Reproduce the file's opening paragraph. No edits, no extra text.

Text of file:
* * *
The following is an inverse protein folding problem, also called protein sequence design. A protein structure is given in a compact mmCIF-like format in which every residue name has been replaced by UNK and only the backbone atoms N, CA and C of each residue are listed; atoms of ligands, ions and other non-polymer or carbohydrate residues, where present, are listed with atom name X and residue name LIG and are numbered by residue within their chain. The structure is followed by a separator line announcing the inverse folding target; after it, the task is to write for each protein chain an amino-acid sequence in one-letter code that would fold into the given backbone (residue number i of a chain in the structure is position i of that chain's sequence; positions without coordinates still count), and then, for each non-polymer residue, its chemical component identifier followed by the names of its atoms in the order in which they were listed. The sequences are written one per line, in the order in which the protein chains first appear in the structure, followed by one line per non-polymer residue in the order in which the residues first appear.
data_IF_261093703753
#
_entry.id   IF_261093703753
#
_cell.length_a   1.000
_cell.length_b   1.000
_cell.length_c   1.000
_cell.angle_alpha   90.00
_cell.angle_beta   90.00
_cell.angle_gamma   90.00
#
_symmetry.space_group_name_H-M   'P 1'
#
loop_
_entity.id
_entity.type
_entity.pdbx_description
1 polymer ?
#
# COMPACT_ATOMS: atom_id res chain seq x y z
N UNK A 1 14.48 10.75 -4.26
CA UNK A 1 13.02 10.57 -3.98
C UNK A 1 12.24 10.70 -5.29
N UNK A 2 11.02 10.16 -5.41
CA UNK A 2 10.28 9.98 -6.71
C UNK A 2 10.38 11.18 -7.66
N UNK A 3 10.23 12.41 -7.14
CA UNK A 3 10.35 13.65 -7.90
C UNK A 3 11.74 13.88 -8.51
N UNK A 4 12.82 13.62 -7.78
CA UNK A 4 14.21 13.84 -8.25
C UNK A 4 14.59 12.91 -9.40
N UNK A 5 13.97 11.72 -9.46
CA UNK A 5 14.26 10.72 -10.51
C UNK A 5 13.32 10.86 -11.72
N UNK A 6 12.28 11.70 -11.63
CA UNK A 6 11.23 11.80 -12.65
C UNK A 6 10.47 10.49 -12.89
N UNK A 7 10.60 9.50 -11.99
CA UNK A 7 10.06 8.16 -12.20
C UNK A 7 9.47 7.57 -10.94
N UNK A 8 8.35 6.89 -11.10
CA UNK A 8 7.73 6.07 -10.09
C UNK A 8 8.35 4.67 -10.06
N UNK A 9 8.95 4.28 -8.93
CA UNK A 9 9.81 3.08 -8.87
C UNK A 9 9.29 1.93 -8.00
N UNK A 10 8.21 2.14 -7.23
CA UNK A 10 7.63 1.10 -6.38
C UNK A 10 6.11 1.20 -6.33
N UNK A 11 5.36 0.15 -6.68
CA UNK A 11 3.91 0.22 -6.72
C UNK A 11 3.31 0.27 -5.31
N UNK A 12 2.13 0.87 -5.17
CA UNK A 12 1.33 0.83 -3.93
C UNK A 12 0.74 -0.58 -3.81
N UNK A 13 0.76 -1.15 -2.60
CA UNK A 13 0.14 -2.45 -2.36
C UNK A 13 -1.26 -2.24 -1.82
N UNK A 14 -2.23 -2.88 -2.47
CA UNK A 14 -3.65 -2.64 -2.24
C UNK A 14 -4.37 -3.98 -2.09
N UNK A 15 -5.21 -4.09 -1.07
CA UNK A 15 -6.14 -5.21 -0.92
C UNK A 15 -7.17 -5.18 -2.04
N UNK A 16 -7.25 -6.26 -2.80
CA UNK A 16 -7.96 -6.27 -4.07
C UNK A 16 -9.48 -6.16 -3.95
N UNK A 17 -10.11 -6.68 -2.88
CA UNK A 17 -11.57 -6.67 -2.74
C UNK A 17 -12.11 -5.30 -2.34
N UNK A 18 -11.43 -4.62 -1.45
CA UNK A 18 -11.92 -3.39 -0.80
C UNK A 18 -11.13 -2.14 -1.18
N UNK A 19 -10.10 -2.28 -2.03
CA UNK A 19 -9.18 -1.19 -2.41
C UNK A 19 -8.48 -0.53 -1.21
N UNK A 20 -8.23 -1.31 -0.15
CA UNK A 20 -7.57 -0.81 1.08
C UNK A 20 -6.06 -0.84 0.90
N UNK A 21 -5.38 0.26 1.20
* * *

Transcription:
The following is an inverse protein folding problem, also called protein sequence design. A protein structure is given in a compact mmCIF-like format in which every residue name has been replaced by UNK and only the backbone atoms N, CA and C of each residue are listed; atoms of ligands, ions and other non-polymer or carbohydrate residues, where present, are listed with atom name X and residue name LIG and are numbered by residue within their chain. The structure is followed by a separator line announcing the inverse folding target; after it, the task is to write for each protein chain an amino-acid sequence in one-letter code that would fold into the given backbone (residue number i of a chain in the structure is position i of that chain's sequence; positions without coordinates still count), and then, for each non-polymer residue, its chemical component identifier followed by the names of its atoms in the order in which they were listed. The sequences are written one per line, in the order in which the protein chains first appear in the structure, followed by one line per non-polymer residue in the order in which the residues first appear.